I objected to a few things throughout (no, straight actors playing gay characters is not the same as black face), but overall I found this to be a thoughtful, well-written, important collection of thoughts and essays. As a collection, it's a solid part of queer theory and lived experience and it was validating and helpful to read.
Dec 20, 2018 rated it it was amazing  ·  review of another edition
The weakest points of the book are the sections of personal experience. They still make sense, though, and are important to its overall messages and purposes. The actual framework and theory that Schulman develops is truly fantastic. I'll be thinking about this book for a very long time.
Greg Thorpe
Mar 11, 2017 rated it really liked it
Sarah Schulman has become one of my very favourite writers in the last few years. I have almost read all of her non-fiction now and this is a superb example of her insight, her clear and persuasive style, and the politics of accountability. Gay people will recognise the plethora of unjust and negligent familial experiences that we all settle for and normalise, and the book makes plain our own complicity in one another's relegation to second class family member, and by extension, citizen/subject. ...more
Ruth Sims
Apr 07, 2011 rated it really liked it
As one who was lucky enough not to know firsthand the heartbreak of rejection, shunning, sometimes outright hatred from family members, I found Ties That Bind to be a revelation. I know gay people, and have friends who are gay, and I have written about gay characters. So I flattered myself that I understood completely. Well, I didn't. I did--and do--up to a point and my empathy is complete, but understand? no. I not only don't understand how family members can turn against their own for somethin ...more
Feb 15, 2010 rated it liked it
Shelves: queer
Despite organizations like PFLAG, there is still a great deal of familial homophobia. It isn't just a personal problem; it's a larger cultural crisis. Familial homophobia can manifest in so many ways, from disowning homosexual members to excluding a partner from being a full participant in family life and not allowing a lesbian to babysit her nieces & nephews. Schulman emphasizes that mere tolerance by family members, like pathologized representations of gay characters in the media, is not p ...more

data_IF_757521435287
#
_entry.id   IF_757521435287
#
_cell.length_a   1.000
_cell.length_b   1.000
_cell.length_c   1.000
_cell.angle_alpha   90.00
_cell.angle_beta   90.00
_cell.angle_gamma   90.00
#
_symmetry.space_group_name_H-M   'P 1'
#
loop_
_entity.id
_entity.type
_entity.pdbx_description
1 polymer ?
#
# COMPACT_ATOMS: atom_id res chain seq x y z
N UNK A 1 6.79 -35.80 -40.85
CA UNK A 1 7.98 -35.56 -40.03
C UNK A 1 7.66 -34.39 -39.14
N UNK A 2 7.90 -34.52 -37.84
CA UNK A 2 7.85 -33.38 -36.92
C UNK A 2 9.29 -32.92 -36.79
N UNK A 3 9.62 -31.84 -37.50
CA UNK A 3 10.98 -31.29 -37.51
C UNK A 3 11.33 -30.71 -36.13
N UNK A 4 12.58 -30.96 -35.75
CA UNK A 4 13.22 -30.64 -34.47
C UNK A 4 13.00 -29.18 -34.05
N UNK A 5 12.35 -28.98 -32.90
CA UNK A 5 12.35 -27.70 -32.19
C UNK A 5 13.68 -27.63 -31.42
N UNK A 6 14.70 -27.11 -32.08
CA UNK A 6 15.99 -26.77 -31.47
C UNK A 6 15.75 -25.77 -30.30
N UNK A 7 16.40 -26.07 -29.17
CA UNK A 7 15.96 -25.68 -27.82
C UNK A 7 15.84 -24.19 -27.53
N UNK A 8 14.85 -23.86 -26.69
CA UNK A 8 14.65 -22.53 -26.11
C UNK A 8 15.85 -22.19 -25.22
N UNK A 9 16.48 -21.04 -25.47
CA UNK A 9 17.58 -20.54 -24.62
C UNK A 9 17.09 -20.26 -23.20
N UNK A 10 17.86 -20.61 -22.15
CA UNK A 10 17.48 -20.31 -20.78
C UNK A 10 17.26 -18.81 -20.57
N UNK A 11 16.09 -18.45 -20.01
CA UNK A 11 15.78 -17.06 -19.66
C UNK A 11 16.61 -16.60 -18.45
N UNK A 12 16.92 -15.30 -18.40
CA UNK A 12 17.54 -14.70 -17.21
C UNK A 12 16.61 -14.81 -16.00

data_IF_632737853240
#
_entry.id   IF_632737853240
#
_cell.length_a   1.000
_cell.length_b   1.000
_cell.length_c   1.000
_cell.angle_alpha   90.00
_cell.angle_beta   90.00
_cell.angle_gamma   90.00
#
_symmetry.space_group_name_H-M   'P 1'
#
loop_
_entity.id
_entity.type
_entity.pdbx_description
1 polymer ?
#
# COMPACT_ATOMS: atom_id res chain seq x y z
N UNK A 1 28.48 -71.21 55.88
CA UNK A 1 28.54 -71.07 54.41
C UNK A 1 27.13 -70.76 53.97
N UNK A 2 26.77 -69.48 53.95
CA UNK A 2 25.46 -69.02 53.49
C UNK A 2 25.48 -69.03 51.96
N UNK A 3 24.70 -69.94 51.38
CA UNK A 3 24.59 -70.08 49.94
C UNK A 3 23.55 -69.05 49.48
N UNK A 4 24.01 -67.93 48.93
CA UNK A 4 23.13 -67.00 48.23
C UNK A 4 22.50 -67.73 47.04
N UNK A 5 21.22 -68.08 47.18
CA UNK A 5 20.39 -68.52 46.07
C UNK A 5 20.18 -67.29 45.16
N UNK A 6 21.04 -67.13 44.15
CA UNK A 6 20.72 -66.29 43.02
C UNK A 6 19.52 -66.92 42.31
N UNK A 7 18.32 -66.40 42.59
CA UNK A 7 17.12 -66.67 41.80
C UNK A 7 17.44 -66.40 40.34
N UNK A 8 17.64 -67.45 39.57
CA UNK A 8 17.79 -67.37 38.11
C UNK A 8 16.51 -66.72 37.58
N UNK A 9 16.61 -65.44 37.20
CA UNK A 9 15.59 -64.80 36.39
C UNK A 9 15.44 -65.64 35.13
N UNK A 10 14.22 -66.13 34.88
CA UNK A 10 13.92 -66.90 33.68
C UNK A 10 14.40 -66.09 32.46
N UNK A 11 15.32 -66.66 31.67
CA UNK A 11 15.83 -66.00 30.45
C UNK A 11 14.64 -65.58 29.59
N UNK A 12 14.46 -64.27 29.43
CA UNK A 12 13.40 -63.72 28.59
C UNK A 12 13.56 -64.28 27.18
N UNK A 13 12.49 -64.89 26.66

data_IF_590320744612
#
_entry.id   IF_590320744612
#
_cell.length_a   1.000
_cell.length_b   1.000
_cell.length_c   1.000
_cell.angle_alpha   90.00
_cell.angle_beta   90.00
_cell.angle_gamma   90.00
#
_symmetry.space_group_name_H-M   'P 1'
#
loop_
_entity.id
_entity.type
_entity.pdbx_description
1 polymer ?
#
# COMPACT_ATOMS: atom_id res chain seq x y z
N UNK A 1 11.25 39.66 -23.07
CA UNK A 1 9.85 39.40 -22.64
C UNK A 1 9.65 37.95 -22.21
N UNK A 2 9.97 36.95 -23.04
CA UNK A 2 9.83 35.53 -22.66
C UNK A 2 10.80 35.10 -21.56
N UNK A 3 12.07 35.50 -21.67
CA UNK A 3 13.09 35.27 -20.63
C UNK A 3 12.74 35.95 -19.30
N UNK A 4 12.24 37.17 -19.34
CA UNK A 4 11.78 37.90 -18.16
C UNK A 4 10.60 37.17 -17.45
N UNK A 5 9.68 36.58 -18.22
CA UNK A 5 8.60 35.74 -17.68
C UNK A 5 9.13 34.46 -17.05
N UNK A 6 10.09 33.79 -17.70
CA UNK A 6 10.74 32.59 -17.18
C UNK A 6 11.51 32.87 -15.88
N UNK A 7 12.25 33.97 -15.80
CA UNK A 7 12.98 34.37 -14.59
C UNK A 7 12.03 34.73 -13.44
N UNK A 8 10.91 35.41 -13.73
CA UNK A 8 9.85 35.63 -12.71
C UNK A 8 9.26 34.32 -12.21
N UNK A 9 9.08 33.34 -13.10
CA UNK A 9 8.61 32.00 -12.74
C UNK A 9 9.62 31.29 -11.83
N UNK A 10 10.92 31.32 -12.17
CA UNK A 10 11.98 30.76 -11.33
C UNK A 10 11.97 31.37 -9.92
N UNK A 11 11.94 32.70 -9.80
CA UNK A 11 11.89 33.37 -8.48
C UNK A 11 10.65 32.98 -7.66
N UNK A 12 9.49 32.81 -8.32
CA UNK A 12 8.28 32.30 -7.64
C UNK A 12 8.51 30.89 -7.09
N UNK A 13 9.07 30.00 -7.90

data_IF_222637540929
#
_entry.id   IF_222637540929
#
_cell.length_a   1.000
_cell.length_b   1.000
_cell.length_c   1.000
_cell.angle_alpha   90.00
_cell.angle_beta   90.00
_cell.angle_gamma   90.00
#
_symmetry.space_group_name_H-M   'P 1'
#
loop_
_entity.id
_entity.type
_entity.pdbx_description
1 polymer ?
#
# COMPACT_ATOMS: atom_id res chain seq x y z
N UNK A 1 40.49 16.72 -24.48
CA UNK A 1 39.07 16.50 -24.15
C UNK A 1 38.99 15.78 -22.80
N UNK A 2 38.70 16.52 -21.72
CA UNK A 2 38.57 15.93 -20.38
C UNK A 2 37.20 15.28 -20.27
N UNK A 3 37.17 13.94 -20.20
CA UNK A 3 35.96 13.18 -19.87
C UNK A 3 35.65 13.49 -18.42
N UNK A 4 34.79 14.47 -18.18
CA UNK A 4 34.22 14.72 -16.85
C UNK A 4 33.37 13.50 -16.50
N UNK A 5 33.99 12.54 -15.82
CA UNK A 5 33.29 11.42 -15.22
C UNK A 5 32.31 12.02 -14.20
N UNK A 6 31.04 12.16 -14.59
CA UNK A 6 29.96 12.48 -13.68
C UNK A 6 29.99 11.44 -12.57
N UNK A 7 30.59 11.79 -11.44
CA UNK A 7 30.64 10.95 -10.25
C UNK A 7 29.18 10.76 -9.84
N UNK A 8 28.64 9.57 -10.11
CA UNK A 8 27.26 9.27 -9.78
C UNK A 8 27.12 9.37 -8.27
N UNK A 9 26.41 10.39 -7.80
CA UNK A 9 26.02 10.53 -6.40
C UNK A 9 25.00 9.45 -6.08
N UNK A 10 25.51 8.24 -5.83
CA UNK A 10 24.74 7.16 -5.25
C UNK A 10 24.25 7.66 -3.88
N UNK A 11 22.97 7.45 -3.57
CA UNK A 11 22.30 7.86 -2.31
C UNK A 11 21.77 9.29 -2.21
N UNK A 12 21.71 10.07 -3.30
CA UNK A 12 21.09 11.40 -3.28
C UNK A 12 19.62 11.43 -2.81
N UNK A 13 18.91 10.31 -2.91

Aug 21, 2010 rated it liked it
I'm always impressed when I read something and think, 'hmm, I've never thought of it that way'. This author not only inspired that thought repeatedly but gave example after example to back up the points she made. She put into words some of the very personal thoughts, fears and hopes that I myself have had in life, and clarified my own life in a way that I've struggled to elucidate. There was some repetition that some readers might find annoying, but I interpreted most of that as a rhetorical met ...more
Moira Clunie
Dec 31, 2012 rated it it was amazing  ·  review of another edition
Shelves: queer
everyone should read this. schulman lays out a clear, uncompromising position: the uneasiness around homosexuality in our culture doesn't happen because of an individual problem with gay people, but because of the social problem of homophobia, which is constructed and reinforced within families. discrimination within structures that are meant to be loving and protective is damaging in all kinds of ways. we all have a position in relation to this, and can choose whether we're part of the problem ...more
Ario D'Amato
Jul 08, 2016 rated it really liked it
Being a gay man, I felt this book hit the nail on the head explaining homophobia within family relationships. Often throughout the book I felt like Schulman helped me find the words to explain what I have often felt being out in my family. It has exposed to me behaviors that I have used to accept my family's love without being fully accepted by them. This book also reaffirmed what I think is a problem within the LGBTQA community, in that lesbian relationships are overlooked in gay representation ...more